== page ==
If you’ve ever been to Holland Village lately, you’d probably have been approached by one or two flers trying to sell you something, and you might or might not have stopped to find out what they were hawking.
It was one of those days where I had a bit of time, because Naomi and I had our first haircuts for the longest time, and we were at the hair place for the longest time too. We went in some time before Chinese New Year, I think. But now we have updated hairstyles befitting the season (spring, I believe), and we were in a pretty good mood.
This fler sees that I have a brand spanking new haircut and a smug look on my face because I’m looking so trendy, comes up to me and says, “excuse me sir, I’m not trying to sell you anything”, to which I say “sorry, not interested”. But because I wasn’t about to go anywhere, seeing as I had free parking for the evening thanks to the valet arrangement the hair place had with the car valet service, I listened to him tell me something about selling bookmarks to help former convicts.
“$2 a bookmark”, says Nash, the fler, “to give people like me a second chance”. So I went and gave him some money in return for all the bookmarks he had with him so he could go home and stop bothering people having a good time in the Village. Then his friend Arshad comes along and says he’s got only one bookmark left, so I give him $2 to let him go home too.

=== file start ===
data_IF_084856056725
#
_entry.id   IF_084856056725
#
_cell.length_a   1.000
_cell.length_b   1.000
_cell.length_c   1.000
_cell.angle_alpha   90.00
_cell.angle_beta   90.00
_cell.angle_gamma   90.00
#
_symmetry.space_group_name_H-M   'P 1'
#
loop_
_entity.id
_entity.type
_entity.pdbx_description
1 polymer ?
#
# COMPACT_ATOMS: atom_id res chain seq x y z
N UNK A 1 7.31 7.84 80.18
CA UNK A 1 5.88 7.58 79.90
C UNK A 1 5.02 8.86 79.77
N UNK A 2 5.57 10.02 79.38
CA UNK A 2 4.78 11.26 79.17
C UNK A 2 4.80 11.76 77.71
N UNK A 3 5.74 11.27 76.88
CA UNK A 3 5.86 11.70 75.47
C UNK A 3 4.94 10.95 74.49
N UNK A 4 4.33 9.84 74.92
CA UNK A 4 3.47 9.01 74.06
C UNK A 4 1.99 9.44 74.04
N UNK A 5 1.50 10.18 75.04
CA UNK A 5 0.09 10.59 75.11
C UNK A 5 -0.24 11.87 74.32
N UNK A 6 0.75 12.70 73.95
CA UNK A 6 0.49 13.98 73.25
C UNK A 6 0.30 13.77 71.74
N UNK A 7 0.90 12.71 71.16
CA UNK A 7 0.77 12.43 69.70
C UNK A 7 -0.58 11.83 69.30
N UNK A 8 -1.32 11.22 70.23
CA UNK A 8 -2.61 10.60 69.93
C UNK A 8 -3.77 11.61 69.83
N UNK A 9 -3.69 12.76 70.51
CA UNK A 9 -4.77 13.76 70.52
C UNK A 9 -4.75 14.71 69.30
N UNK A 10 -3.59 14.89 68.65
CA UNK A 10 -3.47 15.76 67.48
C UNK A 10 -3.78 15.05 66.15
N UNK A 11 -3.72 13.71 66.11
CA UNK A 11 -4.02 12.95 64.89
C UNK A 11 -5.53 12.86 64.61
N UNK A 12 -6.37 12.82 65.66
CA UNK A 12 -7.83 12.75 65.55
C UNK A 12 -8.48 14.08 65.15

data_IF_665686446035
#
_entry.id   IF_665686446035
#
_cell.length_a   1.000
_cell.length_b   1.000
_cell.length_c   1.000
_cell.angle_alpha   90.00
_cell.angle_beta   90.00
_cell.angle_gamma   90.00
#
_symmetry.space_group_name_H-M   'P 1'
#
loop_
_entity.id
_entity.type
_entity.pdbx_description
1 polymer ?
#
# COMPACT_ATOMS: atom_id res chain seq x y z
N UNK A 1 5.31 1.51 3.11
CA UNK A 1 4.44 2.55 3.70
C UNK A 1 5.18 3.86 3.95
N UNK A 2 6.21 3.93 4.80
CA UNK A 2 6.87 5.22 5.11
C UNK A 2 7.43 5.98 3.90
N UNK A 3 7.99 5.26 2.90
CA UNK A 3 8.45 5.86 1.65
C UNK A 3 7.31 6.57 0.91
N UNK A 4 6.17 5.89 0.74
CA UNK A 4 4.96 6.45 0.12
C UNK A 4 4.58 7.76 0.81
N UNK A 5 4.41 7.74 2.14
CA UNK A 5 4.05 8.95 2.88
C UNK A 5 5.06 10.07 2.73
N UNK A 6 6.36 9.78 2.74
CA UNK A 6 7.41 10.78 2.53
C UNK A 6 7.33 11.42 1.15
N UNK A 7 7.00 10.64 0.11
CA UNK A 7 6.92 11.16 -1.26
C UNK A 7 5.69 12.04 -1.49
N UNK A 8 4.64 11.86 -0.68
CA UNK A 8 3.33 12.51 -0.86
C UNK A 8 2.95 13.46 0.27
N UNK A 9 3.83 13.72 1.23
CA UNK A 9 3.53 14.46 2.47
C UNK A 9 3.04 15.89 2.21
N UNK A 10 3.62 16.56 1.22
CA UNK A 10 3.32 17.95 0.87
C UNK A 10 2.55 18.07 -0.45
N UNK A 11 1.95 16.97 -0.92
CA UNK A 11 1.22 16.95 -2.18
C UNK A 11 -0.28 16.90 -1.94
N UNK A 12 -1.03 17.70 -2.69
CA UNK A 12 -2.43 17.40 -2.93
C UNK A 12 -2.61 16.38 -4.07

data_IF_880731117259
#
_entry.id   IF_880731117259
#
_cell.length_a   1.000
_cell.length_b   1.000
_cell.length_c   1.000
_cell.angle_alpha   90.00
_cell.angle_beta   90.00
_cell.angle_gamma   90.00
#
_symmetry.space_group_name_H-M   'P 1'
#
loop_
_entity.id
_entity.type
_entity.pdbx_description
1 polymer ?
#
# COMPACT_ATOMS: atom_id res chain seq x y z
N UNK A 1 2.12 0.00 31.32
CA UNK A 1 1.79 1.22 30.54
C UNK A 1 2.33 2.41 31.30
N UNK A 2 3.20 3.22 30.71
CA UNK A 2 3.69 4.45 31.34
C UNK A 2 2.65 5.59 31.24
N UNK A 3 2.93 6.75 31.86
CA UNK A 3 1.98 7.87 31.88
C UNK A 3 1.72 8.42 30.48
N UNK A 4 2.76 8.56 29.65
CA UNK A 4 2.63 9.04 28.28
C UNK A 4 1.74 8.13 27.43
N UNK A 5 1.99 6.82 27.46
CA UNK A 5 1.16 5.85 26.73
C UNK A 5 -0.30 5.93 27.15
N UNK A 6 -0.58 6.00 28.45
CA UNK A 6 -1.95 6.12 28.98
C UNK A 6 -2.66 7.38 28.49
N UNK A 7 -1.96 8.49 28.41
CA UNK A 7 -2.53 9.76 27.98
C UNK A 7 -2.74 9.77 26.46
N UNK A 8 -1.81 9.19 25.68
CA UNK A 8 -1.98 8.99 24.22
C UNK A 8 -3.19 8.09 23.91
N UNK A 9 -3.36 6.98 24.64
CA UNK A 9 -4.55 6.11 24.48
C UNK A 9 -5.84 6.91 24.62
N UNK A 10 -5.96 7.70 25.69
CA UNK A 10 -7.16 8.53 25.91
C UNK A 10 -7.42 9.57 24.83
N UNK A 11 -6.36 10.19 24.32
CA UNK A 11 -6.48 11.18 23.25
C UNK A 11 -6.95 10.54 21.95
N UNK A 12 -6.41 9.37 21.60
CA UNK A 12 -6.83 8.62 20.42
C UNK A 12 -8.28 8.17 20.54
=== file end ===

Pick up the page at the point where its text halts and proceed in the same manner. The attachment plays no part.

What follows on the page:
I now have a dozen bookmarks I can use, which is very good because I really hate losing the page of all the magazines and books I read halfway and never finish because I lose the page and get fed up. So what if they’re really ugly bookmarks that look like they’ve been printed from websites like 123mycodes.com, or if Nash and Arshad are simply making a quick buck and are really up to no good because I can’t find anything to do with RBC Services (which is the name printed on the bookmarks) on the net or on the brand spanking new SPH search engine, Red Neneh, that has anything to do with bookmarks and ex-convicts.
Bookmarks are useful, and those flers needed to go home and count their takings for the day.